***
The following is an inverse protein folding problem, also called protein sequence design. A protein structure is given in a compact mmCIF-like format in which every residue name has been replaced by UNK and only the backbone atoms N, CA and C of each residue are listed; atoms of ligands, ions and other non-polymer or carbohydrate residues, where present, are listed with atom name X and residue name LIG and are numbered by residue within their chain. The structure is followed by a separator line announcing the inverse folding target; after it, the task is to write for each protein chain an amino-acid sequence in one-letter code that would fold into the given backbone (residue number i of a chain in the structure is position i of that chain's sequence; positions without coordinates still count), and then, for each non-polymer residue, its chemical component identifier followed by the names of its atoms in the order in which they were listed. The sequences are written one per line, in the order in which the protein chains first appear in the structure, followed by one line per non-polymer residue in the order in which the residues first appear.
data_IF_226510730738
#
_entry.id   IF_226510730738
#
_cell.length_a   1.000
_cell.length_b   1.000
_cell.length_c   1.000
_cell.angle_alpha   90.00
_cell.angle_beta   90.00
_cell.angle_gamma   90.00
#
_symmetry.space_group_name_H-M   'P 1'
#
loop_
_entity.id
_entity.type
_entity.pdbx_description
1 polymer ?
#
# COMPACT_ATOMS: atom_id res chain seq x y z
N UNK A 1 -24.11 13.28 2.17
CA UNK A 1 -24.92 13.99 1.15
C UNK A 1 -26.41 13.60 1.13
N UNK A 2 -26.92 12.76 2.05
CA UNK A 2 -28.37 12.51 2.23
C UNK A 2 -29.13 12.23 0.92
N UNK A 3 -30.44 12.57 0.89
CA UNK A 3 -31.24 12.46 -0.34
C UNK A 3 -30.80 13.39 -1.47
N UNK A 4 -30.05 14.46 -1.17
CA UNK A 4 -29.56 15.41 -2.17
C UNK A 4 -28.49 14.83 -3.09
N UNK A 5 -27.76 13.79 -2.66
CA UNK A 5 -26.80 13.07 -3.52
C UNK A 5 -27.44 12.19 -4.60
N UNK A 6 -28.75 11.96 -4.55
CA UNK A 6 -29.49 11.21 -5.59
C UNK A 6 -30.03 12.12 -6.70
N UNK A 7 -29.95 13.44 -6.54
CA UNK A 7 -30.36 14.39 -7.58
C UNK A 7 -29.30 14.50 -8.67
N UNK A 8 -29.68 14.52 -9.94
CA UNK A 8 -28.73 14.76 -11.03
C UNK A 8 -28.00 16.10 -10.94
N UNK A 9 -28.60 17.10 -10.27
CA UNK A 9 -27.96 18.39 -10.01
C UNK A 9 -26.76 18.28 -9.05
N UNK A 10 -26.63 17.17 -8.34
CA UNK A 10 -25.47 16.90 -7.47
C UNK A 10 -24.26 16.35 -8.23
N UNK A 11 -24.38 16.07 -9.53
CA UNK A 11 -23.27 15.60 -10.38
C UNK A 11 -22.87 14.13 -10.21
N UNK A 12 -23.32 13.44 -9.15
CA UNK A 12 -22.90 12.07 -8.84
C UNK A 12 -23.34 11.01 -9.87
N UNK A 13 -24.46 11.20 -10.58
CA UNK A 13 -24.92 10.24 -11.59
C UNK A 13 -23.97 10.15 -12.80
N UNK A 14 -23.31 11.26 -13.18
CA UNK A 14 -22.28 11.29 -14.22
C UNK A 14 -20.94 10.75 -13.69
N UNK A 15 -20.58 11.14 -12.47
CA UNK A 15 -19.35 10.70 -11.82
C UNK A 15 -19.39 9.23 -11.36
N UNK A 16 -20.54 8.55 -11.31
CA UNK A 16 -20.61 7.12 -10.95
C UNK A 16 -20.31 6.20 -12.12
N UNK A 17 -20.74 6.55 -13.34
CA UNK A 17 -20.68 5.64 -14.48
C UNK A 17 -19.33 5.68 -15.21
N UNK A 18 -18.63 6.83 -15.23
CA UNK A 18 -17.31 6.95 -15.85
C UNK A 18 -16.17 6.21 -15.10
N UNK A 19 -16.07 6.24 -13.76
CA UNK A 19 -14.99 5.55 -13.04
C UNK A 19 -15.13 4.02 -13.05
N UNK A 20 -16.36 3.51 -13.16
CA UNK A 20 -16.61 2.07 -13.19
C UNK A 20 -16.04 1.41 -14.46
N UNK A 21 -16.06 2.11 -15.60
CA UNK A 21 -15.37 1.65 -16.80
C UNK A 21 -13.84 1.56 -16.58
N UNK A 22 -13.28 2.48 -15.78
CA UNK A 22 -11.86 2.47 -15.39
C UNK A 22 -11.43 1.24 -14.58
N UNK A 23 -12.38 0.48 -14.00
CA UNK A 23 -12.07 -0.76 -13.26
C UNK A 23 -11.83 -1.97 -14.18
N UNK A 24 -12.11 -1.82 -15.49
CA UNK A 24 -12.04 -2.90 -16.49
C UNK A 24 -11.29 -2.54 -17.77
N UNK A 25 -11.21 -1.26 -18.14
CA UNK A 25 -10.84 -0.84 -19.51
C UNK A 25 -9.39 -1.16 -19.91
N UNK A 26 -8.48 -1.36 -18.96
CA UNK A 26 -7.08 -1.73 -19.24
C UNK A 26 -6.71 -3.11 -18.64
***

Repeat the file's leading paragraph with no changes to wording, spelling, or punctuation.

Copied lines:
The following is an inverse protein folding problem, also called protein sequence design. A protein structure is given in a compact mmCIF-like format in which every residue name has been replaced by UNK and only the backbone atoms N, CA and C of each residue are listed; atoms of ligands, ions and other non-polymer or carbohydrate residues, where present, are listed with atom name X and residue name LIG and are numbered by residue within their chain. The structure is followed by a separator line announcing the inverse folding target; after it, the task is to write for each protein chain an amino-acid sequence in one-letter code that would fold into the given backbone (residue number i of a chain in the structure is position i of that chain's sequence; positions without coordinates still count), and then, for each non-polymer residue, its chemical component identifier followed by the names of its atoms in the order in which they were listed. The sequences are written one per line, in the order in which the protein chains first appear in the structure, followed by one line per non-polymer residue in the order in which the residues first appear.